cult of personality works so routinely against certain filmmakers that you start
to resent when it favors filmmakers with established hip cred. This video documentary’s
sorriest example comes from Woody Allen: "I had problems with some of the
acting and the writing [in Dr. Strangelove] but everything wonderful about
that movie was the way it was directed." Does Allen think directing is divorced
from writing and acting? He wouldn’t know a great director if he tripped
over him, and that’s what happens here. The rich, famous and clueless line
up to bow and trip over Kubrick’s corpse–with Tom Cruise narrating,
doing a mean Rod Serling.
have Jan Harlan, your brother-in-law and business partner, produce a biography
(without acknowledging the personal relationship) suggests the ultimate control
freak. Harlan repeats Jack Nicholson, saying, "Everybody still acknowledges
[Kubrick’s] ‘The Man,’ and I still think that underrates him."
But Harlan doesn’t let Shelley Duvall go into detail with her witty comment
on making The Shining ("It was like that movie Groundhog Day").
Spielberg praises 2001: "The [film] form had been changed," as
if the New Wave never happened. And Scorsese remembers, "At that time I knew
Kubrick was the one." Their awe is less about Kubrick’s art than that
"he won an astonishing degree of creative independence" (Cruise). But
Kubrick decided to have it, demanded it, fought for it–not just won it. Or
else there was privilege, cronyism, prejudice, favoritism at work. This is the
insight Harlan withholds. He omits the first wife, allows Peter Ustinov to make
the bigoted statement that "Spartacus was the best historical epic
because it was the only one without Jesus" and lets hubris stand unnoted
("I wonder what Napoleon would have thought of [industry execs] Lew Wasserman
and David Picker passing judgment on his life," Kubrick muses).
Alex Cox is cogent, crediting Kubrick’s collaborators Peter Sellers and Terry
Southern and noticing the self-referential 2001 album cover in A Clockwork
Orange as a sign of "a director no longer being influenced by others."
Though the genius began to fall apart with The Shining–unless you
see it as comedy (critic Greg Solman’s shrewd take on the entire Kubrick
oeuvre)–this hagiography sees everything as a career high.
all feeds into buff idiocy where 2001’s f/x are "a quantum leap
for the film industry." But that’s not all. It represented the last
time before appreciation of film art would be ostracized from pop culture. That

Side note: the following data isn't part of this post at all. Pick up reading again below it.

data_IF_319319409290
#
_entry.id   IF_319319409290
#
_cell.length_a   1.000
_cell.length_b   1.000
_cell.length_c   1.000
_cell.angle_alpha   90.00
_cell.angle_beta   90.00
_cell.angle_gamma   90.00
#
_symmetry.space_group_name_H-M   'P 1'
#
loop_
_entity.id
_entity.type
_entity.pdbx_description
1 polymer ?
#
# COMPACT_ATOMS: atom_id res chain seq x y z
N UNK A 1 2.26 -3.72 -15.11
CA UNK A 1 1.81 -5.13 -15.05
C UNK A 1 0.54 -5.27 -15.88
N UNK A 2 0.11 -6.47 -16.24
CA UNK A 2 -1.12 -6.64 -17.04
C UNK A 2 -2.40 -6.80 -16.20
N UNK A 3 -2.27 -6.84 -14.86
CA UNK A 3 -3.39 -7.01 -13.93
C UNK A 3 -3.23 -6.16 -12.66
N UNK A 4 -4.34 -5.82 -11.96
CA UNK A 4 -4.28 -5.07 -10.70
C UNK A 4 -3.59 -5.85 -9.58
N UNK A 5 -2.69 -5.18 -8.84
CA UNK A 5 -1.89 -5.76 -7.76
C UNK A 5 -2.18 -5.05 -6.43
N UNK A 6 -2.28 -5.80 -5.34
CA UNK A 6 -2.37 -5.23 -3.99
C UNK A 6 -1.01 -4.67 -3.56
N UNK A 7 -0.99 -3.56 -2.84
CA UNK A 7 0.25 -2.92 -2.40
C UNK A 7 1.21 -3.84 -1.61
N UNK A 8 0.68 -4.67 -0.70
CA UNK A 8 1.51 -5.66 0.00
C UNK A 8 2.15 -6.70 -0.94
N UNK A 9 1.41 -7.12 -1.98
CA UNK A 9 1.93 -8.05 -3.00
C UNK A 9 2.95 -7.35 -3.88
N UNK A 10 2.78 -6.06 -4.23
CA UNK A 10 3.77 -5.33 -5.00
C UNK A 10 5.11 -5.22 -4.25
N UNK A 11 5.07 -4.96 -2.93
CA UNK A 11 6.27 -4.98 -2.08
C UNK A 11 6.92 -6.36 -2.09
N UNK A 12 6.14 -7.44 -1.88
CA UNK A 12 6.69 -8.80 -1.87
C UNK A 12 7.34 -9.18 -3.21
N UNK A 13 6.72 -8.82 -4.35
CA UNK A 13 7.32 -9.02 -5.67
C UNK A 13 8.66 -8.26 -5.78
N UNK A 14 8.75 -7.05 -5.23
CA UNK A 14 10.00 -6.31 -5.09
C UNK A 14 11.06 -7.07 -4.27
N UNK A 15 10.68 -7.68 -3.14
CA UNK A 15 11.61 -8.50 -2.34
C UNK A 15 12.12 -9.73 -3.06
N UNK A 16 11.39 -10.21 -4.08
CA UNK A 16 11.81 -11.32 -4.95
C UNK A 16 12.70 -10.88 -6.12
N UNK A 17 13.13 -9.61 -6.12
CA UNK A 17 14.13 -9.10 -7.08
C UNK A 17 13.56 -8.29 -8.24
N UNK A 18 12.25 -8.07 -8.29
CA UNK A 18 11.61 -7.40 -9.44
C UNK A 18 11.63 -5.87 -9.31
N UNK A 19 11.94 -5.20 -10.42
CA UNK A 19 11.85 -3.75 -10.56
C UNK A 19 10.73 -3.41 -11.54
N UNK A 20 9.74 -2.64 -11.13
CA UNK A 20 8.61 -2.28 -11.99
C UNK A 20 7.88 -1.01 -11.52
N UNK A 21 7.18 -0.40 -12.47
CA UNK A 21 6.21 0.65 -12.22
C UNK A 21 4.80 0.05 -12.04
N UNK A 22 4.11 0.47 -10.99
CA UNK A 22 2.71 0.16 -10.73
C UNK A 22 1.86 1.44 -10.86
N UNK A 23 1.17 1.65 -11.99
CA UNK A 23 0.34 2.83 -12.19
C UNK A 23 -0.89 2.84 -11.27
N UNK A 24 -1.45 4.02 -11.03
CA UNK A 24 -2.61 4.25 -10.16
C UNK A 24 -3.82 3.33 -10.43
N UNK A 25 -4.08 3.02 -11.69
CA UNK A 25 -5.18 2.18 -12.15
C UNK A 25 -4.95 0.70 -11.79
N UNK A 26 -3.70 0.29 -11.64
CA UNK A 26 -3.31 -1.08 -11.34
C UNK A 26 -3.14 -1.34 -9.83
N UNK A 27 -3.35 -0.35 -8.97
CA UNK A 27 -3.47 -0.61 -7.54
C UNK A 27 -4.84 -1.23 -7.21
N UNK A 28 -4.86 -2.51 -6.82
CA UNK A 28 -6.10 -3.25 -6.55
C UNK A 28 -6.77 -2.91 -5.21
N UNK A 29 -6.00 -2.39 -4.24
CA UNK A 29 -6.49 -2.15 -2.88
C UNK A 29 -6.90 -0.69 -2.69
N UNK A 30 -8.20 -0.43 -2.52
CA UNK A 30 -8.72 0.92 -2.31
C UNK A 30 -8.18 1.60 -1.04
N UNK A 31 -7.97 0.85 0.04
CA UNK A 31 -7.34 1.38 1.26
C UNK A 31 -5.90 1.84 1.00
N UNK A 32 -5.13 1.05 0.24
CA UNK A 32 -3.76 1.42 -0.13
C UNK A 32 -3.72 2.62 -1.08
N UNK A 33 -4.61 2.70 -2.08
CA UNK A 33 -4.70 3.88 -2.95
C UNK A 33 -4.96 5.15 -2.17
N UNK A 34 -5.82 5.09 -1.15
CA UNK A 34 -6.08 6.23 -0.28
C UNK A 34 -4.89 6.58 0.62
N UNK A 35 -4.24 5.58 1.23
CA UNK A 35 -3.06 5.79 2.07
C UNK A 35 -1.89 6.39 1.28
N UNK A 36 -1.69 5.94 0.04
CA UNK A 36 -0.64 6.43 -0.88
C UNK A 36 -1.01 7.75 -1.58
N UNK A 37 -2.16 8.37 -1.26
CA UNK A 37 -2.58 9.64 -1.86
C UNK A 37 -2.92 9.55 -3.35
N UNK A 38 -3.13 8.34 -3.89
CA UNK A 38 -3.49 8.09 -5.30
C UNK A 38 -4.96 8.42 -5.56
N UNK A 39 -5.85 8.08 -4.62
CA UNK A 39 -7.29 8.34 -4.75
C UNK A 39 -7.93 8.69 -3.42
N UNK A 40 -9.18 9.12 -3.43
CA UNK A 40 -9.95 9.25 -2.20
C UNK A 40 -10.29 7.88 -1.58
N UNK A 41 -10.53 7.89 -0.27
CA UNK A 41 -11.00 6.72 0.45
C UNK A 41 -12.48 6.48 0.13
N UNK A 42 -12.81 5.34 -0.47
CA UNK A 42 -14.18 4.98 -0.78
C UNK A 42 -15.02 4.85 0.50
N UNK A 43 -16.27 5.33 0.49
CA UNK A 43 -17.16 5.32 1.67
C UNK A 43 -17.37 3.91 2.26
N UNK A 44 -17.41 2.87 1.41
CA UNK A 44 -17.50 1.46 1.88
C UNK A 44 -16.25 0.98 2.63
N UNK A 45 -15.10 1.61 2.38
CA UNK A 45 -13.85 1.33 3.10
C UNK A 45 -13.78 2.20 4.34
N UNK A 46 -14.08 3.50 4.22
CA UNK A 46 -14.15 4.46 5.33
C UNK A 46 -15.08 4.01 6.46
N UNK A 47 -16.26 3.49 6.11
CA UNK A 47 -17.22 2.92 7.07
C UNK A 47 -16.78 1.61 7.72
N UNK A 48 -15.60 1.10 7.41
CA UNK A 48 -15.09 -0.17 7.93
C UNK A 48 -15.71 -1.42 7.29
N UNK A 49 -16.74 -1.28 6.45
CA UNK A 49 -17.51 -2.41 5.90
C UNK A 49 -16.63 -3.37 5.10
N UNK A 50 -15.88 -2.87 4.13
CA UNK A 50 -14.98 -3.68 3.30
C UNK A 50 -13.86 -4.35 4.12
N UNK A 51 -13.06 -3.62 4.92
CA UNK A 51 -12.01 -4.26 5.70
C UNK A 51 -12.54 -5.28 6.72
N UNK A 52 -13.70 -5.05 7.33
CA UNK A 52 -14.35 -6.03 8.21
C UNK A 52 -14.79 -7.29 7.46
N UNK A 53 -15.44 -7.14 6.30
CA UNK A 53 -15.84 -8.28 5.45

image of the embryo facing earth was a cultural landmark–the moment pop peaked
and failed. Kubrick had brought the movies’ youthful awe to classicism, to
seriousness, to the eternal verities, to art. Yet his composition questioned innocence/experience,
originality/classicism, erudition and magnificence. That’s what the generation
who esteem Kubrick almost as much as David Fincher don’t do.
by Stephanie Black
days it’s almost unimaginable that a moviemaker could be a political hero.
Pop culture has cleaved so deeply–between seriousness and escapism–that
most people no longer expect movies to satisfy their political lives. Indeed,
a great many contemporary filmgoers think movies are not political–a misconception
perpetuated when politically challenging films (Amistad, Three Kings)
are dismissed and badly argued ones (Traffic, Bamboozled) are praised.
I passed up reviewing the restoration–and American debut engagement–of
the 1957 The Wide Blue Road, an early film by Gillo Pontecorvo, formerly
a political-cultural star when his The Battle of Algiers opened in the
60s. It wasn’t because Pontecorvo’s Marxist sentiment (faithfully dramatized
by his collaborator-screenwriter Franco Solinas) seemed outdated, but the passing
of political fashion turned Pontecorvo’s imperative in The Wide Blue Road
unbearably sentimental. Why bemoan a minor movie better left to oblivion? One
could only seem phony or antagonistic to Pontecorvo’s very genuine concern
with the troubles that Solinas depicted (based on his novel Squarcio) of
Italian fishermen attempting to both preserve their livelihoods and resist the
encroachment of government-favored big business.
week Pontecorvo’s dramatic simplifications don’t seem so bad next to
the earnest documentary Life and Debt, about the slow, historic and current
destruction of the local economy in Jamaica. Director Stephanie Black (celebrated
for the 1990 doc H-2 Worker) has the admirable impulse to uncover Jamaica’s
political life. She sees it as an absolute, representational tragedy of the New
World Order and doesn’t hesitate to trace fault all the way to the International
Monetary Fund and the World Bank, organizations that placed cruel restrictions
on loans to the struggling Third World country. Yet Black argues through documentary
devices that are as stilted as any Pontecorvo and Solinas used, but without the
lyrical imagining of drama. It seems much better to have an argument for self-sufficiency
played out by Squarcio (Yves Montand), the loner who sets off bombs to catch fish,
commanding a boat named L’esperanza while Salvatore (Francisco Rabal),
the forward-looking head of the fishermen’s collective, works on a boat named
Il Progresso. The suggestion that hope is futile without organized social
alternatives may be simplistic but at least it’s clear.